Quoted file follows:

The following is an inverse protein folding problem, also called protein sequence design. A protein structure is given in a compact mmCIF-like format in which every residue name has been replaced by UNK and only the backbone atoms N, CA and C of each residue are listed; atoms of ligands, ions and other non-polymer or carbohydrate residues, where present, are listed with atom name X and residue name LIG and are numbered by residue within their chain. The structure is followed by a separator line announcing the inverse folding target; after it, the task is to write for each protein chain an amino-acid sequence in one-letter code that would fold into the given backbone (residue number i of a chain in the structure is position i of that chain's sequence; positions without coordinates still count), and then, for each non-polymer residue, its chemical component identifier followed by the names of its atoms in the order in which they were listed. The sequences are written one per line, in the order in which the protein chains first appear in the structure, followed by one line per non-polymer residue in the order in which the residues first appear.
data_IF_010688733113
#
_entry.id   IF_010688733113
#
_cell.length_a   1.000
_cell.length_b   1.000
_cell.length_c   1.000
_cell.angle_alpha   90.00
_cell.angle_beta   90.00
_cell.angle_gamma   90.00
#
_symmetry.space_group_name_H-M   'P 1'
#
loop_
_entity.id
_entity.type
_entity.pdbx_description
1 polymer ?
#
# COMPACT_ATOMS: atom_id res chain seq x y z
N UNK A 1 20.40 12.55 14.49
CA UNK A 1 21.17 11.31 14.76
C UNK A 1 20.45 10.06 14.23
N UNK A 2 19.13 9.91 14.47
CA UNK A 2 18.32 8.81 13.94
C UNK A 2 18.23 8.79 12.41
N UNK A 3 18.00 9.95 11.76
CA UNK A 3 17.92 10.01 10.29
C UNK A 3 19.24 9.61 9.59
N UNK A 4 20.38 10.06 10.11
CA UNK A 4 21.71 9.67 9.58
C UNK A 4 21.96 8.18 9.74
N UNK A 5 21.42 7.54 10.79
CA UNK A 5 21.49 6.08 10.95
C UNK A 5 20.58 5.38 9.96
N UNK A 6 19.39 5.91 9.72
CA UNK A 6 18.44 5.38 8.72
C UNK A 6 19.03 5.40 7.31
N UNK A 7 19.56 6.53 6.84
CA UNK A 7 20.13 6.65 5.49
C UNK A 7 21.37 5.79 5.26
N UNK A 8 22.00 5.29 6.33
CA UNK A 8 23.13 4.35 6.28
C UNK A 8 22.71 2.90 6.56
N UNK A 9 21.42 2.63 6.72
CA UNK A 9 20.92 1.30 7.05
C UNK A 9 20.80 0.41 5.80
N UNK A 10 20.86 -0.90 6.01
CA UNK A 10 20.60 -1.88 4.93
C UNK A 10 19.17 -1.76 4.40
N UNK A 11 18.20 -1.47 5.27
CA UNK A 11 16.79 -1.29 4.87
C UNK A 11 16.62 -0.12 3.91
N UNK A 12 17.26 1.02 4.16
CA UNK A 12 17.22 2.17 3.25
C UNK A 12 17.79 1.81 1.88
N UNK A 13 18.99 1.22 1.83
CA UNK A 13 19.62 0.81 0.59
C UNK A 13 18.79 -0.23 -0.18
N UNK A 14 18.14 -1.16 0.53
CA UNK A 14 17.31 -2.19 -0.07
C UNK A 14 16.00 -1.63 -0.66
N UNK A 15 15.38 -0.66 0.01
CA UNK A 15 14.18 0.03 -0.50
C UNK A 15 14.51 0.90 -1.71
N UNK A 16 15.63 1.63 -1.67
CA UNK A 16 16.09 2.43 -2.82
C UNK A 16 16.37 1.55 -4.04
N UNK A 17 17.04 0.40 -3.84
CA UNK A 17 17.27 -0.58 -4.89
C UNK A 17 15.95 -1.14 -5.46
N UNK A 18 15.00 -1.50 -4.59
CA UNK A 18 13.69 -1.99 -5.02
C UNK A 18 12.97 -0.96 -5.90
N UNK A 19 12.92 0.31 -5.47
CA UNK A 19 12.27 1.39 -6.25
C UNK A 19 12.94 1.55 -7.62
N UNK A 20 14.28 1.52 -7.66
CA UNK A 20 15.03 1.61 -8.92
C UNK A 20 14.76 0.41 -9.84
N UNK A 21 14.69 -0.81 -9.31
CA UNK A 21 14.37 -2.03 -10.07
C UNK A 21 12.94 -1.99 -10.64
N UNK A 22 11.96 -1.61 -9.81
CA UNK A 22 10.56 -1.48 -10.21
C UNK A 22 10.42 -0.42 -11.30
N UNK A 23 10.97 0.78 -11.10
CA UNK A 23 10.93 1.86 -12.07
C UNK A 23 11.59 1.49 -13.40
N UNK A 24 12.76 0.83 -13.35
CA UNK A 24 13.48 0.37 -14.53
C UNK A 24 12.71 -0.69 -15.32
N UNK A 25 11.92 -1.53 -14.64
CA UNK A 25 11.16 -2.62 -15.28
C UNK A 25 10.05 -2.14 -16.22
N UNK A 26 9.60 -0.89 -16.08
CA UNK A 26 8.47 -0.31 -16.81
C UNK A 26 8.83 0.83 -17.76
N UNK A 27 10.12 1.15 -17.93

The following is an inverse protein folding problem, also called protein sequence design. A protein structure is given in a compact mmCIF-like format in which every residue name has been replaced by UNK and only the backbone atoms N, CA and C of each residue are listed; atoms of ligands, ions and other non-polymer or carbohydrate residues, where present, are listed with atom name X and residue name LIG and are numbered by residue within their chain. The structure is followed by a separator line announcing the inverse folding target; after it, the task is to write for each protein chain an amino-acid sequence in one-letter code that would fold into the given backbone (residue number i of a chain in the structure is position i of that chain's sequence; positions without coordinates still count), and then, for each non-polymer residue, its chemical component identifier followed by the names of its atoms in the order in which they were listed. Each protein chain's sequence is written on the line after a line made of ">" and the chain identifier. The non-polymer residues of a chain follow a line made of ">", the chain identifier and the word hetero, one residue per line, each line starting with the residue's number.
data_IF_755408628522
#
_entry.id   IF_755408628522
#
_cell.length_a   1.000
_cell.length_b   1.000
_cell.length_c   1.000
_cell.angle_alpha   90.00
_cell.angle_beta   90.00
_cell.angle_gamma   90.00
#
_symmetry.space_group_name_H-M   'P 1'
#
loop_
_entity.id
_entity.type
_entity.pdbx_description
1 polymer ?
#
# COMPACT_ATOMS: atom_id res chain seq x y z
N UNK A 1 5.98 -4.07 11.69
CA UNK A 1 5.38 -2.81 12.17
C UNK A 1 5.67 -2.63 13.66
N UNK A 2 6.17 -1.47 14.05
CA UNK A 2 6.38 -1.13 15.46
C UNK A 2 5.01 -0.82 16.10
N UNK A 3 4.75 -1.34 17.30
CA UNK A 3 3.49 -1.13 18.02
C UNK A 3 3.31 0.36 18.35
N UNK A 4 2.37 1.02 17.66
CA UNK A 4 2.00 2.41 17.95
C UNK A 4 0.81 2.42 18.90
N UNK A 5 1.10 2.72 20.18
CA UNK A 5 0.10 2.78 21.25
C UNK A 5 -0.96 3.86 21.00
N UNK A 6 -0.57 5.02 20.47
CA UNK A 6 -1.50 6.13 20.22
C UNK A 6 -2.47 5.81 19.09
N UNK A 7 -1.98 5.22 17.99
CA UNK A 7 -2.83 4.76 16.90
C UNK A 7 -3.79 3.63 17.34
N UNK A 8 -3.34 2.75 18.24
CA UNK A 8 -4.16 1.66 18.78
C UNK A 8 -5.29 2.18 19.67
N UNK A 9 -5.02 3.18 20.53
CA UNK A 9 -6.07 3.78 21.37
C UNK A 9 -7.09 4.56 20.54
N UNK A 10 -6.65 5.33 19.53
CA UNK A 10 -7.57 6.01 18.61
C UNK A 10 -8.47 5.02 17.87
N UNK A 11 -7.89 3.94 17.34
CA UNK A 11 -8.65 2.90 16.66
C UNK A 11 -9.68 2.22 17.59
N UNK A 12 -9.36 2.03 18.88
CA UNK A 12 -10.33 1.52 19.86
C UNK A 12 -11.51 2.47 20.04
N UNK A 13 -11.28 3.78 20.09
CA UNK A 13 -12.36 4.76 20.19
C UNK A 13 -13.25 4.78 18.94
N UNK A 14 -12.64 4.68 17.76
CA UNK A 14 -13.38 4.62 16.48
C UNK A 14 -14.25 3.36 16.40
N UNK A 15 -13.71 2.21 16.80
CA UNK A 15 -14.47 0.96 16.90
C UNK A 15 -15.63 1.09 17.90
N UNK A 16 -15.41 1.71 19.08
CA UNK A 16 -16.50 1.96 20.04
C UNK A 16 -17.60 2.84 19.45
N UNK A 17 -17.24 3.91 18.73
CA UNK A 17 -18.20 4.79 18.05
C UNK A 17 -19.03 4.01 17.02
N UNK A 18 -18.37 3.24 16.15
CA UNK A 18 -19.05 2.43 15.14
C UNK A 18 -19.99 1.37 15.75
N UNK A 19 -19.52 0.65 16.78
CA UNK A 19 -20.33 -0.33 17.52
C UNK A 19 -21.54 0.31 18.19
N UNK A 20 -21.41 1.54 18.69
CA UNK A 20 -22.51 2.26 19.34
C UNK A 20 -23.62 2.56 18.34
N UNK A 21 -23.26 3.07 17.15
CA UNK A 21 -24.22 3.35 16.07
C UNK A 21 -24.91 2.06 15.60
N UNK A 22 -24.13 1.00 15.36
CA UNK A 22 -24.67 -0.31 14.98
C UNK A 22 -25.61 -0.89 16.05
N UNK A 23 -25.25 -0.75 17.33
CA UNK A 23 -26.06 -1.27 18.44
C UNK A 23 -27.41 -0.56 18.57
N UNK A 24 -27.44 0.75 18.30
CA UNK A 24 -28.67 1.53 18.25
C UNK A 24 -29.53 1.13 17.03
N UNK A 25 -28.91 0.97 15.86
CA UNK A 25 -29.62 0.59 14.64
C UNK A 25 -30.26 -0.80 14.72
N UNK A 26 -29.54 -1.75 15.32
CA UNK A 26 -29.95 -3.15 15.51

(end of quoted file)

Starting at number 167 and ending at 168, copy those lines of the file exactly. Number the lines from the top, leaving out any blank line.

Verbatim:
N UNK A 16 -15.41 1.71 19.08
CA UNK A 16 -16.50 1.96 20.04